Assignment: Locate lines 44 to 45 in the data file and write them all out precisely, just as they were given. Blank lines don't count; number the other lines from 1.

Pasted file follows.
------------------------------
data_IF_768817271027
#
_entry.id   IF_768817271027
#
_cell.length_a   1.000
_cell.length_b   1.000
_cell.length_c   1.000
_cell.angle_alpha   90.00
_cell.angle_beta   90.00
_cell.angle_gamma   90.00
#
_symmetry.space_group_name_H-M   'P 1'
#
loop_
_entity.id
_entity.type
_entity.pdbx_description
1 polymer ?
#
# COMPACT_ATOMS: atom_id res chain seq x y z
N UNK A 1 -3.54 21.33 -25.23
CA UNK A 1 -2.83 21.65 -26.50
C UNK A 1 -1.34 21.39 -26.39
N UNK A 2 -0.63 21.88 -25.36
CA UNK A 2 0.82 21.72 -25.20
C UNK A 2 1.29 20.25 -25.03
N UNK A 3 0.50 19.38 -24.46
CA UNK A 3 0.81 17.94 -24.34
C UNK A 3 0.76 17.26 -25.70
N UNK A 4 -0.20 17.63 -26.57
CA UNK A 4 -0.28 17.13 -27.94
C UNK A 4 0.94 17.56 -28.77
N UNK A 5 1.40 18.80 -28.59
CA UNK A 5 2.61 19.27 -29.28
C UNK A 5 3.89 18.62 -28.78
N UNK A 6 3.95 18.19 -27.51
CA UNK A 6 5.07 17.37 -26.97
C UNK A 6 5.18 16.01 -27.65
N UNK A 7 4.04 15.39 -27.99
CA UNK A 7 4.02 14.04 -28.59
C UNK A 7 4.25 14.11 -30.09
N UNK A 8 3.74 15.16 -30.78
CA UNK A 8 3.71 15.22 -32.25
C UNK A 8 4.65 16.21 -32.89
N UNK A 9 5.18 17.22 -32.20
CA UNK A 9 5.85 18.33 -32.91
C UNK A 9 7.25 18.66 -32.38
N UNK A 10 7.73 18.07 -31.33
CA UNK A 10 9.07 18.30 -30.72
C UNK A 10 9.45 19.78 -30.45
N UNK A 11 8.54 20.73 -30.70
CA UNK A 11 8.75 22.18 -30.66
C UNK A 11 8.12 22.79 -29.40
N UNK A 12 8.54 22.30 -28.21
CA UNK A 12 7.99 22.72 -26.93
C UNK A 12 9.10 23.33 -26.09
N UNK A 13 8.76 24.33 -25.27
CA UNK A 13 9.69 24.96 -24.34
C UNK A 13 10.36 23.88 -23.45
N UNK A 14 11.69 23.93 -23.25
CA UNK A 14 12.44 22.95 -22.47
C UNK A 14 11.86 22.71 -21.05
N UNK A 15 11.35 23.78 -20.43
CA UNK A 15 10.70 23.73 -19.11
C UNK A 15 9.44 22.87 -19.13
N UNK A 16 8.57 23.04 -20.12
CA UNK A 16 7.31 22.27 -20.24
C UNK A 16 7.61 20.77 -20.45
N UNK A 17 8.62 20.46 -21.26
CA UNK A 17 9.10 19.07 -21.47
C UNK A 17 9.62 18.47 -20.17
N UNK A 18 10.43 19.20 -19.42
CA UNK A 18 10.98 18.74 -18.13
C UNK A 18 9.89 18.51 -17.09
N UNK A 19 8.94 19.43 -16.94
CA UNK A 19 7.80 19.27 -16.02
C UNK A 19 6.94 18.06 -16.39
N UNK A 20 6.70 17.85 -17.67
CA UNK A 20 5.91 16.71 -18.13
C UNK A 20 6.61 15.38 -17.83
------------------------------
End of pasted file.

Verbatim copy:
C UNK A 8 4.65 16.21 -32.89
N UNK A 9 5.18 17.22 -32.20